On June 11th the Russian parliament overwhelmingly voted in a law which “outlaws propaganda for non-traditional sexual relationships” among minors making it illegal to teach children anything about homosexuality.  This was followed on July 3rd with Putin signing a law which banned the adoption of children by same sex parents.

There have been appalling attacks on gay, lesbian and transgenders in the country.  It seems we are now reading about these vile attacks and arrests of protesters on a daily basis.  Even the pride marches are now ending in bloodshed.  These laws that Putin has brought in have just fueled the already vocal vicious and bullying percentage of the population which it seems is a worryingly large percentage.  People either seem to bully or stay quiet for fear of any form of reprisals.

Russia is increasingly reminding me of the early, formative and pre-war days of Nazi Germany.  The Berlin Olympics of 1936 will forever be viewed as the most shameful of Olympics.  The Sochi Winter Olympics certainly could be in the future viewed with the same disgust.

Of course people standing by in silence and doing nothing if not commendable is painfully understandable for anyone living under that regime.  But where does that leave the rest of the world.  We are not in fear of Putin so we must surely make a stand.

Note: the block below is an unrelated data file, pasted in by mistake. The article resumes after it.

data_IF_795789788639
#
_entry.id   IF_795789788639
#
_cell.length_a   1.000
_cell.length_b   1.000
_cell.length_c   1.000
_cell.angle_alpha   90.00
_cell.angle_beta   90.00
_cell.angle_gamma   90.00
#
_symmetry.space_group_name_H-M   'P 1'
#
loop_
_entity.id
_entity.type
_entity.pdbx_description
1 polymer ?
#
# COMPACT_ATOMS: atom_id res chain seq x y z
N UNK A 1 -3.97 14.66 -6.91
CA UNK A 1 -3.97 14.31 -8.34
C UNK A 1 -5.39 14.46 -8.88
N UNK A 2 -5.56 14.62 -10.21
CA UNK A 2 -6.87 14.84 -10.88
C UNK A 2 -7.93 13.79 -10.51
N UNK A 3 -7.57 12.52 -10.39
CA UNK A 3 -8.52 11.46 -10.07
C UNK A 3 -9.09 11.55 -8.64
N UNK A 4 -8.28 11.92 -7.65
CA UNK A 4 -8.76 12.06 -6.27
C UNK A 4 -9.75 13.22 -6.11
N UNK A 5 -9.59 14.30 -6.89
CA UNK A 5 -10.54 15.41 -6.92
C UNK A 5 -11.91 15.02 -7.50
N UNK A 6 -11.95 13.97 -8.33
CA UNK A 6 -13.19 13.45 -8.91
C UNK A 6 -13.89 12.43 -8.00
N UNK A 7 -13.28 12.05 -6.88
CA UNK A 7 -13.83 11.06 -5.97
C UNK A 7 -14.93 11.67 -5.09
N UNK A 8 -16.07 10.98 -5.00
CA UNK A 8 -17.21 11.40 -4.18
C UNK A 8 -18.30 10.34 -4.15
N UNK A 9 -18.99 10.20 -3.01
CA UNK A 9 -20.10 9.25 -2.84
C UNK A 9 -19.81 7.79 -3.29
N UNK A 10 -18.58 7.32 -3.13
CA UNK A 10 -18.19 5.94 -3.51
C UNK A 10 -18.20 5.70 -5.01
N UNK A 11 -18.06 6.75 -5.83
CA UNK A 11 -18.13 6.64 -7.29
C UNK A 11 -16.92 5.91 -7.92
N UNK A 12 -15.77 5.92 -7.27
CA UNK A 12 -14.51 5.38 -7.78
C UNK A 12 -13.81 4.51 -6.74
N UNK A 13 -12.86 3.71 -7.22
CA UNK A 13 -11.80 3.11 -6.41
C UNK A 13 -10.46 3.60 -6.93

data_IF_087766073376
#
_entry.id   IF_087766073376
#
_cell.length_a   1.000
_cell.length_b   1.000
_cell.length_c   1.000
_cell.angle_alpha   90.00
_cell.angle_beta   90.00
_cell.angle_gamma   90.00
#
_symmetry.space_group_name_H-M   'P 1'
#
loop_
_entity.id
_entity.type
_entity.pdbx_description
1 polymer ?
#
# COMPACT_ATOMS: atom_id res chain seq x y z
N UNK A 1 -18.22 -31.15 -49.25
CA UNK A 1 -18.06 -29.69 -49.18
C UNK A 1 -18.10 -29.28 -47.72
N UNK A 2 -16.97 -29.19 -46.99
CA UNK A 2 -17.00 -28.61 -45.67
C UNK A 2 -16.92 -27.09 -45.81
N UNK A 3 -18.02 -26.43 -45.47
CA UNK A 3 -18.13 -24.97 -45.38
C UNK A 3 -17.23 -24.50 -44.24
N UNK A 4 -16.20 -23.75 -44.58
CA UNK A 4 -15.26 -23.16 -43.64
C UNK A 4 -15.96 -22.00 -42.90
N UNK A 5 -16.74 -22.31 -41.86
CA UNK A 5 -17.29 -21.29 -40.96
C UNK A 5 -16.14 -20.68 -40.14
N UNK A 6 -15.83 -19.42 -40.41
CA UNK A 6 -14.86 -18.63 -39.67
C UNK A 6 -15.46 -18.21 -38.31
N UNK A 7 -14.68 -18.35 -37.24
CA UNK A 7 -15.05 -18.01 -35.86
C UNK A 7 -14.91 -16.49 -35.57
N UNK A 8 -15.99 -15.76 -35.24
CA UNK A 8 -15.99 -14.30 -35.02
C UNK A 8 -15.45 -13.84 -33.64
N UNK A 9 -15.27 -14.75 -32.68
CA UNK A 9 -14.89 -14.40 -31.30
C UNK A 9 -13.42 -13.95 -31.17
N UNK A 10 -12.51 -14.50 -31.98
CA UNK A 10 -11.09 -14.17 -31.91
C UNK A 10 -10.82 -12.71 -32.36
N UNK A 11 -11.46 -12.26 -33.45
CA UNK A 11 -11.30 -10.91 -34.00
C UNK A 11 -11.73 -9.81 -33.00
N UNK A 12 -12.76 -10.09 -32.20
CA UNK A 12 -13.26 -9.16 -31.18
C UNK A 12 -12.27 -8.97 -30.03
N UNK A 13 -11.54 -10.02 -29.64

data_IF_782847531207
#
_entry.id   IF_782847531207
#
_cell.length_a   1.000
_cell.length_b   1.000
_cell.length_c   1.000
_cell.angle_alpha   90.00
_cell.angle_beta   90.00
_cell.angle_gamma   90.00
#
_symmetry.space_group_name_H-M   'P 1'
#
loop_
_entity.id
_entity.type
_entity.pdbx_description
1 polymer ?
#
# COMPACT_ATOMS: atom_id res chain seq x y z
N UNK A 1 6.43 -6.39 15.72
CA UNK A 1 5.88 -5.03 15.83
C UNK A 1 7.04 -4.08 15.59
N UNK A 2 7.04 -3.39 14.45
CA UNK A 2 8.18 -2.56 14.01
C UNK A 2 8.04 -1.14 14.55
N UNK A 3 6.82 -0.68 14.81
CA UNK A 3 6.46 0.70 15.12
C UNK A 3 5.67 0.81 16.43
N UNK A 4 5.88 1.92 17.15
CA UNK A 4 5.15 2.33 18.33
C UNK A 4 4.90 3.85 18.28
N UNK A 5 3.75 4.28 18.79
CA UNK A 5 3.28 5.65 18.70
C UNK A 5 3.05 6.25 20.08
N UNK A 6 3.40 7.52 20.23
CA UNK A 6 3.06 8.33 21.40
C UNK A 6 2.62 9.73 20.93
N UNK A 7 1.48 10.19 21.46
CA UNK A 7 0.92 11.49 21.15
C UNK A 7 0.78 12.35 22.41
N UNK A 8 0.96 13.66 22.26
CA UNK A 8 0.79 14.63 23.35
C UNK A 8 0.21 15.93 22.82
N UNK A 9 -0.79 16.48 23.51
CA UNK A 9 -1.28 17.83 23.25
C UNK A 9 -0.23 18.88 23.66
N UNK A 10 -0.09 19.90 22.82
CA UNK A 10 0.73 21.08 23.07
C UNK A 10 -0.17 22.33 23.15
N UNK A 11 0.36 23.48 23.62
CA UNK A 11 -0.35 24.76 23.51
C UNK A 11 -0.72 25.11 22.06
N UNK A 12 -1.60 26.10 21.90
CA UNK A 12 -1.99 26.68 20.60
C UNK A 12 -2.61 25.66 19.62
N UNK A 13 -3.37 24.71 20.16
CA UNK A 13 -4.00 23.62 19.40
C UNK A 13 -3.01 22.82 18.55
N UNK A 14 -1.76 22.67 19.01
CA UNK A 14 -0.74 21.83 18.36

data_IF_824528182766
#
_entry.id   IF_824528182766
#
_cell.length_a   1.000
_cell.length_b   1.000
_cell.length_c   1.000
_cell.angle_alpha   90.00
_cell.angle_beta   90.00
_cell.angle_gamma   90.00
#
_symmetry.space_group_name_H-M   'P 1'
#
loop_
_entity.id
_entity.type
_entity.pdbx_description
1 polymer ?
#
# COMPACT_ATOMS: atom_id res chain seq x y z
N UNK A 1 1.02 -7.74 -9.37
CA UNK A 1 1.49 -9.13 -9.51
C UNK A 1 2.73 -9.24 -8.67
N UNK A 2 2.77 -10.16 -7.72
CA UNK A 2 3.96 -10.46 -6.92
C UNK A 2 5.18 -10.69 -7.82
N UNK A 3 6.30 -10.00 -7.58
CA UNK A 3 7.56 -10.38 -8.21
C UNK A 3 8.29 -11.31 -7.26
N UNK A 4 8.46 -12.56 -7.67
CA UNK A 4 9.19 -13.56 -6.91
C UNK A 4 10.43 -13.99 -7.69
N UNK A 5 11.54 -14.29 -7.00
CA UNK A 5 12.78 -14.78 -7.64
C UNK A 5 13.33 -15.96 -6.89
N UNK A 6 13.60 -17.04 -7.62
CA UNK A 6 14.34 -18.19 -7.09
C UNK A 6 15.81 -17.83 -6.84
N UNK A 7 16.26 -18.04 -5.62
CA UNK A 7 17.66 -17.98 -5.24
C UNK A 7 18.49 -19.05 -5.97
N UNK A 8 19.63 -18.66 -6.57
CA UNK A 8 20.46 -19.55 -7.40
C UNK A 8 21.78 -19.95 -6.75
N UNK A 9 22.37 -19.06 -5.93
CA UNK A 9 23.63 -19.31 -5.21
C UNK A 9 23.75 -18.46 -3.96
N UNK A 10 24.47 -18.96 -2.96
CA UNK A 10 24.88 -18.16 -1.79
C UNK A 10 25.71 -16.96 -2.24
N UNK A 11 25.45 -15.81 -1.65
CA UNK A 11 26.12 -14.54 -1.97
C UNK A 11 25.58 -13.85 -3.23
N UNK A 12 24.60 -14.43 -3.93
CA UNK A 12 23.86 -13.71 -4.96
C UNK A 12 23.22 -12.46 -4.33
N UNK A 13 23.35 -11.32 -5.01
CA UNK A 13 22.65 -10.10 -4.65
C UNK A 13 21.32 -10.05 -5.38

Brave little Iceland so far has been the only country to mute the idea of boycotting the Olympics; “Reykjavik mayor says he does not want to share political and cultural ties with Moscow, a capital that disregards the rights of LGBT people.”

So if Iceland can contemplate this, why cannot the UK?  Wasn’t David Cameron the leader who only a few weeks ago was patting himself on the back about granting gay marriage in England and Wales and wanting to bring his vision of sexuality equality to the rest of the world in his Downing Street press conference.  So why not start with Sochi 2014?